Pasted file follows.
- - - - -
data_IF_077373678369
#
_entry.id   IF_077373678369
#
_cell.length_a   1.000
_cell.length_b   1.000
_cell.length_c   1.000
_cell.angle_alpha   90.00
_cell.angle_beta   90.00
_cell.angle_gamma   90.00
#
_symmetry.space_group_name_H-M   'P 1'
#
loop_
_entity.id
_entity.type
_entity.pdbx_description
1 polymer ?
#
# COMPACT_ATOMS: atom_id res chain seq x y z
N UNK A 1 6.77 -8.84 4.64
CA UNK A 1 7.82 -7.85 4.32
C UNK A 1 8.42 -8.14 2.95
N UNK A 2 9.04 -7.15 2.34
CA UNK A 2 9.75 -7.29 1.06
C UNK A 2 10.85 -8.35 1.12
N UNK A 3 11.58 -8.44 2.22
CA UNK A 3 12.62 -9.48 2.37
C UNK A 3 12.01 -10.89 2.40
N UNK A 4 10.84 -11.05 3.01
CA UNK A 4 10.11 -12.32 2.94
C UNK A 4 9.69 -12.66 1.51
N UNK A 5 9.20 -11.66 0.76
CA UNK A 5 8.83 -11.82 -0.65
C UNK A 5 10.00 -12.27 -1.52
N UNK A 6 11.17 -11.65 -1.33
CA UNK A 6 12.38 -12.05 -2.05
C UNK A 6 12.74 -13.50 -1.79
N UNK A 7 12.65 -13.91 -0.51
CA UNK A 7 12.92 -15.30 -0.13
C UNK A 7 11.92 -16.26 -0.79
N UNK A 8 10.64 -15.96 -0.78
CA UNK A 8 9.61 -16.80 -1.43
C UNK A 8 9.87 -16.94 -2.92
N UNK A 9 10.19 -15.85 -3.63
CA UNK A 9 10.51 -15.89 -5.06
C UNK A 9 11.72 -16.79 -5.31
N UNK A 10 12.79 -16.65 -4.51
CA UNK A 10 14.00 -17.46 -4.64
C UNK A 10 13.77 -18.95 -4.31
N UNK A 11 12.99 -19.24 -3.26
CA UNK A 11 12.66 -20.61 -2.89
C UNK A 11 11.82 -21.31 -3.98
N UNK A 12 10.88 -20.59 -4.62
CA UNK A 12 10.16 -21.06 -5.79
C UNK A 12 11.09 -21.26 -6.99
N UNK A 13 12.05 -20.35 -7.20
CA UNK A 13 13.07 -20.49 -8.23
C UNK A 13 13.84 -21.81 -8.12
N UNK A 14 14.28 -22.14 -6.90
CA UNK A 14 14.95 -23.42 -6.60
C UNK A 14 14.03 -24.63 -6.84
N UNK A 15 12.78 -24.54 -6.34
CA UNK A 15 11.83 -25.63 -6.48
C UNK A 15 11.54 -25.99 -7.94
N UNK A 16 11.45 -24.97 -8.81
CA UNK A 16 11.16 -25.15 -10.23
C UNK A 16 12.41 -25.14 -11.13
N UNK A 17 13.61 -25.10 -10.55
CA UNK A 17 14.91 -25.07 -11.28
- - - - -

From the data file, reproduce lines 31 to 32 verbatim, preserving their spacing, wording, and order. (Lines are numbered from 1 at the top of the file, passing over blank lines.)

CA UNK A 4 10.11 -12.32 2.94
C UNK A 4 9.69 -12.66 1.51